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For the past few years, I've contemplated the idea of the Universe being a computer simulation. This unsolved quantum physics phenomenon where objects act differently when observed is what sparked this thought, and I'm curious to know whether the idea is possible. It's a metaphysical idea, so this seems to be the only place on SE to ask.

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When I see the phenomenon in that video, it reminds me very much of how we simplify rendering in three-dimensional computer simulations. When something isn't being observed, or isn't being observed closely, we simplify its behavior; just like the positions of electrons appear to be simplified into probabilities when not being observed.

If you store an electron's location as a probability, you avoid fully calculating its precise location until necessary (when observation occurs). This increases data utilized, but also saves the more valuable resource in a simulation: computation.

Is this a possibility, metaphysically and logically speaking?

  • I had this same thought in the shower this morning. I like it. Just took me a few more years :) – Jeff Aug 13 '18 at 1:46
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What you are advocating is that the wave-function would be a compressed object for storing efficiently, in a computer, the state of systems, and that the dynamic of the universe would apply to these compressed objects, which would explain the puzzling features of QM.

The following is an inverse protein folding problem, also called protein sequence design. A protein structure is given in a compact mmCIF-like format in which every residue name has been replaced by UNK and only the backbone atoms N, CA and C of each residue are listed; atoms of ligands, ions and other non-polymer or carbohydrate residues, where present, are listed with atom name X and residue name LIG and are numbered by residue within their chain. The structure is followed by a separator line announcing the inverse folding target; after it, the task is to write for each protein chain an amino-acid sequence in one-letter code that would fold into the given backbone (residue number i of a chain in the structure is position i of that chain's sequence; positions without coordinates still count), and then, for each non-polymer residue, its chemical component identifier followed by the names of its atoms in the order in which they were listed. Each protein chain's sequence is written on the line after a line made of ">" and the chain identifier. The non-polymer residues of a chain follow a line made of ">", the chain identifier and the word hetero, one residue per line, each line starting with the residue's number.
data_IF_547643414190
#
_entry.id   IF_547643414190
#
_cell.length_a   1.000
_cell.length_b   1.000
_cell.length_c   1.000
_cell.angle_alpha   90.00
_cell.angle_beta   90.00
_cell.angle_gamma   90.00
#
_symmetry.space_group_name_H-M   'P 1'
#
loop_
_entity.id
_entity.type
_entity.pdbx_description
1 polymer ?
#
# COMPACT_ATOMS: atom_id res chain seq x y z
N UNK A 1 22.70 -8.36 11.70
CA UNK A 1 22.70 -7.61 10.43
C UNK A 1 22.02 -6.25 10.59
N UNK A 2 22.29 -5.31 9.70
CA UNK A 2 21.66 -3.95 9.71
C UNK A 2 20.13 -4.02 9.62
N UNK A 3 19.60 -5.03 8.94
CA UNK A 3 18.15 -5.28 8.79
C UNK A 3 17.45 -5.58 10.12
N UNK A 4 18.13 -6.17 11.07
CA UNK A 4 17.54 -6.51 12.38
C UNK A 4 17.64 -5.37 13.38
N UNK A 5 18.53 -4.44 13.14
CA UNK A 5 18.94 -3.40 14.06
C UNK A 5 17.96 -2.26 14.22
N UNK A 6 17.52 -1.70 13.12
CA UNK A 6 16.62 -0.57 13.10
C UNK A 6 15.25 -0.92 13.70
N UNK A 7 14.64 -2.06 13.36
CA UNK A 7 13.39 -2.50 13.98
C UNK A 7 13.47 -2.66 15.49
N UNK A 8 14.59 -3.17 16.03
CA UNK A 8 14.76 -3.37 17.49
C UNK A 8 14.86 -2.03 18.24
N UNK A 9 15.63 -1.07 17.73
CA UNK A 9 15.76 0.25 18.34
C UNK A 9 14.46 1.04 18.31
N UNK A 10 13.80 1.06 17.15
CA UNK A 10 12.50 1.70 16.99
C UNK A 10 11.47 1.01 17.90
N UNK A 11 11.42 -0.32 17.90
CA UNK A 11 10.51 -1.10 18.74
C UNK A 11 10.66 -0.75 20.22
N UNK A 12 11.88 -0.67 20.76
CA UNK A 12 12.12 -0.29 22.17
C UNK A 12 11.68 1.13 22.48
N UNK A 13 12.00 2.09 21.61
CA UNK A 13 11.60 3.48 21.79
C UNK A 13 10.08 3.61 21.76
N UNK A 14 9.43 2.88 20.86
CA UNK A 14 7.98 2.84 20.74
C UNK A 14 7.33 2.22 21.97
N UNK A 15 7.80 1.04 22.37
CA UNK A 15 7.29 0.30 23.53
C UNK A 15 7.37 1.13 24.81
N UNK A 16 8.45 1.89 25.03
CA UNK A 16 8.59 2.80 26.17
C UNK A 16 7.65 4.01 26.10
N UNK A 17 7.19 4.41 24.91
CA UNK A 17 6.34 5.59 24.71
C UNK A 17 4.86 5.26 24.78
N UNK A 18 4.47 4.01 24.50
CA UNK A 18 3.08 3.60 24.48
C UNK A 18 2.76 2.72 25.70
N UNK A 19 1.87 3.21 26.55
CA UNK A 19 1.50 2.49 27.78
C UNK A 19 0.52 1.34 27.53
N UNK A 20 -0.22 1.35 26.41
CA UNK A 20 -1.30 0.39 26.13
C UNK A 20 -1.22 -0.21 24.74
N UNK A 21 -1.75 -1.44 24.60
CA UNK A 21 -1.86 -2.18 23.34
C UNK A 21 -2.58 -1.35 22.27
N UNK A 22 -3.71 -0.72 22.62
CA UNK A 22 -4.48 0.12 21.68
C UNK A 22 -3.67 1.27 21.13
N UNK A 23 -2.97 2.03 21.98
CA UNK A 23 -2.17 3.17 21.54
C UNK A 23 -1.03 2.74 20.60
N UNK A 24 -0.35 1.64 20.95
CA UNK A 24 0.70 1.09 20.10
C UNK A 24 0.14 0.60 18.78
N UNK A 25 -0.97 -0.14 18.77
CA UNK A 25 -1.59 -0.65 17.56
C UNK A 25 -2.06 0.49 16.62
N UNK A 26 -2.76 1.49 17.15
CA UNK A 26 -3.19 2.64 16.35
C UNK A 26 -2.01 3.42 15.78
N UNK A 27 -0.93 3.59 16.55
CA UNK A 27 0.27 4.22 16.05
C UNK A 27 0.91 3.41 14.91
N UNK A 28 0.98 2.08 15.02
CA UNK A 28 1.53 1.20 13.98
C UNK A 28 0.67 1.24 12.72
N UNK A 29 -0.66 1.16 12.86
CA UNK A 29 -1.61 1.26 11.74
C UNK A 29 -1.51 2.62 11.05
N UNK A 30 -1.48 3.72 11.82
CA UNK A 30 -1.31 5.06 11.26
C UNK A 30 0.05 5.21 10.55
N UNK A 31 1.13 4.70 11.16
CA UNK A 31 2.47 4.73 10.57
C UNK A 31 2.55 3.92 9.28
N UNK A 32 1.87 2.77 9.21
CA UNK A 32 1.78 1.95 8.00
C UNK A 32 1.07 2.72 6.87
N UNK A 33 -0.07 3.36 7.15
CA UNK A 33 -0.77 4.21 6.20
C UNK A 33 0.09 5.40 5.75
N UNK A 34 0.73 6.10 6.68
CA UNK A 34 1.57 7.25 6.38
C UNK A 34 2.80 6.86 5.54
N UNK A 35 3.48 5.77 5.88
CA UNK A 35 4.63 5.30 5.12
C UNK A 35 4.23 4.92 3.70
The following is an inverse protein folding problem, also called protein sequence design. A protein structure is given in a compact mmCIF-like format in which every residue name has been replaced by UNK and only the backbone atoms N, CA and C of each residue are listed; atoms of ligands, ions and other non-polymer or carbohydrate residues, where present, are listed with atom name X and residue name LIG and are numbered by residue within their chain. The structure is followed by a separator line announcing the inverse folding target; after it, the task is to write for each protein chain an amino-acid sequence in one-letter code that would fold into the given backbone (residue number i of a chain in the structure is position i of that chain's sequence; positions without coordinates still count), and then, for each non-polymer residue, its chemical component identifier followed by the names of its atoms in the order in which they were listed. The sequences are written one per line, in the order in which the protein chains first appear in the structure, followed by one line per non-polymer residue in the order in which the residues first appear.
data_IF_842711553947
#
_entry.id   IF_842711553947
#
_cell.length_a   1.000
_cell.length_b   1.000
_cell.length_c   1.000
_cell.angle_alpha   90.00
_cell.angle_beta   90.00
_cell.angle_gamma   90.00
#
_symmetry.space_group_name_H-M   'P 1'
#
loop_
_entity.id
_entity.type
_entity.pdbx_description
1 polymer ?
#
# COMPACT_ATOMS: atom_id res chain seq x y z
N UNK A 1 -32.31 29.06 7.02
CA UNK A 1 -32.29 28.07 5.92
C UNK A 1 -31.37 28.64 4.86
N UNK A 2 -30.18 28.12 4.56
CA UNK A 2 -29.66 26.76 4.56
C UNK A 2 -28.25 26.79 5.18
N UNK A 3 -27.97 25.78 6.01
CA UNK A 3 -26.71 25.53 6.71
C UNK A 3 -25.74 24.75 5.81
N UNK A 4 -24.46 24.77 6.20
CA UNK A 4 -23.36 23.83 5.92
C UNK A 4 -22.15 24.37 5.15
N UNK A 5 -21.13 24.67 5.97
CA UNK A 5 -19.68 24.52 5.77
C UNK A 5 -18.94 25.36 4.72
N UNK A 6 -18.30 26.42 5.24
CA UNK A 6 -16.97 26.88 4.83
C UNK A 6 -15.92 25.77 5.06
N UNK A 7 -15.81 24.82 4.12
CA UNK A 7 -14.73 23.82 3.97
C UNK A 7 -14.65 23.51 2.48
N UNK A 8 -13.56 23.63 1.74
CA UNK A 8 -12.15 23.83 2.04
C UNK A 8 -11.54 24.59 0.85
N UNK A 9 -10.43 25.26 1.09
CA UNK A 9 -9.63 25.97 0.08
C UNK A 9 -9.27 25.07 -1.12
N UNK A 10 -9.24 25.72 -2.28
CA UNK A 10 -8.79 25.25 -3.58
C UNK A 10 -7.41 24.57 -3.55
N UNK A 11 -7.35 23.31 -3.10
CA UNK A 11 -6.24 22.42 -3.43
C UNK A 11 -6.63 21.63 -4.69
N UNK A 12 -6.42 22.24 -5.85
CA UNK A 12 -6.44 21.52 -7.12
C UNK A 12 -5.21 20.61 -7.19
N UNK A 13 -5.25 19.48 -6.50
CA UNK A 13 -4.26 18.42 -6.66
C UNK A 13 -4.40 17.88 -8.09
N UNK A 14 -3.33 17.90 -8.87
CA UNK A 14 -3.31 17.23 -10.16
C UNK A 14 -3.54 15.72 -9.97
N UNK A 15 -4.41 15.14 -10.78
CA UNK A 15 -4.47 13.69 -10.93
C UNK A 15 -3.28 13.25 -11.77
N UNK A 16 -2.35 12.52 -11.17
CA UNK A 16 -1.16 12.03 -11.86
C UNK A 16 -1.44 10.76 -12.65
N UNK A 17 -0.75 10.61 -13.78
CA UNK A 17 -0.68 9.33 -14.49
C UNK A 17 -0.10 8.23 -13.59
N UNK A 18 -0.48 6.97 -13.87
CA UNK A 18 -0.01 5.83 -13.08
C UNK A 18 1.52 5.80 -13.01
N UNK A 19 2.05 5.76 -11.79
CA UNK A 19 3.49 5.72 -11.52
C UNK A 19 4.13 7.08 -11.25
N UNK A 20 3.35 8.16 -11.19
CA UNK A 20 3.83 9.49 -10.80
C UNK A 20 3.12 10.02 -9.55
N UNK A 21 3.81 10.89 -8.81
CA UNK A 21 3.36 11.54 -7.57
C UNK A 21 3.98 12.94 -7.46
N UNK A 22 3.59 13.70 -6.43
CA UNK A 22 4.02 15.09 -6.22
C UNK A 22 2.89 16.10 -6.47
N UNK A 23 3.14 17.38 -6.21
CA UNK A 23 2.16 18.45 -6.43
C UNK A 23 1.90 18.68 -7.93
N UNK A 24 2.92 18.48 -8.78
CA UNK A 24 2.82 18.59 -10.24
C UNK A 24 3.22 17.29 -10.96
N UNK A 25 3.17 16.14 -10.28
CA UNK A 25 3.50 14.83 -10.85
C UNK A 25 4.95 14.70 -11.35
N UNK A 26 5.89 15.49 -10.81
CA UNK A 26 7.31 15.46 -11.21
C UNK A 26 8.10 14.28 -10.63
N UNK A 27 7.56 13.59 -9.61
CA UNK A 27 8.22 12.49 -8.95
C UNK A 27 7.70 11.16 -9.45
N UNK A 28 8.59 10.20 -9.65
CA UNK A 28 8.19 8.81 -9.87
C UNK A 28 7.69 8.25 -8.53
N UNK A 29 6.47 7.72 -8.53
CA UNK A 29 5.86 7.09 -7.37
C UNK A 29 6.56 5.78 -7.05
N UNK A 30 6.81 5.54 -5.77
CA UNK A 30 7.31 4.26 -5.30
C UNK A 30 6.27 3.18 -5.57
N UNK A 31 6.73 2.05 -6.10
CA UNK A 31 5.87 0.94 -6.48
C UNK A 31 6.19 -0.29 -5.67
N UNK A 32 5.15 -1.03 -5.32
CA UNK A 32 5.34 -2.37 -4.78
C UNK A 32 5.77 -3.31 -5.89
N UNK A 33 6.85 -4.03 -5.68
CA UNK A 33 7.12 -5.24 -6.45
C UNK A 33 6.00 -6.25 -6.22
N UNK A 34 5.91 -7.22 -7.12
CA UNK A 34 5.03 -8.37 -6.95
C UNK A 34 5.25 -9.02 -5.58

This is a thoughtful idea, however I think there are strong objections against it in the final analysis.

First it should be noted that we are not merely assigning classical probabilities to quantum particle positions, but complex numbers (and in composite systems, not only to individual positions, but to possible configurations of the whole system). Probabilities are calculated from the complex coefficient. That explains the interference pattern (different "possibilities" are "interacting" because of the way complex numbers add up) but if probabilities were assigned directly to the system, QM would loose most of its puzzling features.

This point is not fatal for your metaphysics. Perhaps having complex coefficients assigned to possible configurations is an efficient way to compress a system state. But as noted by Jobemark in his answer, the wave-function would not be a particularly efficient way to store a state, to the contrary: the wave-function of the universe assigns a coefficient to any possible configuration of the universe, whereas a classical universe would have only one configuration, which is much more simple.

Then there are all the objections to the idea that we live in a computer simulation (which is just a modern variant of traditional scepticism). What kind of universe does this computer live in? A classical universe? If so, we are simulating a quantum world in a classical world, which is strongly inefficient (exponential calculation time). So it might be a quantum universe instead, but then the difference between being in a simulation, or being a part of that universe, is slim... Or maybe it is a third type of physics, but without spelling out what physics exactly, the proposal seems hard to evaluate and not very informative.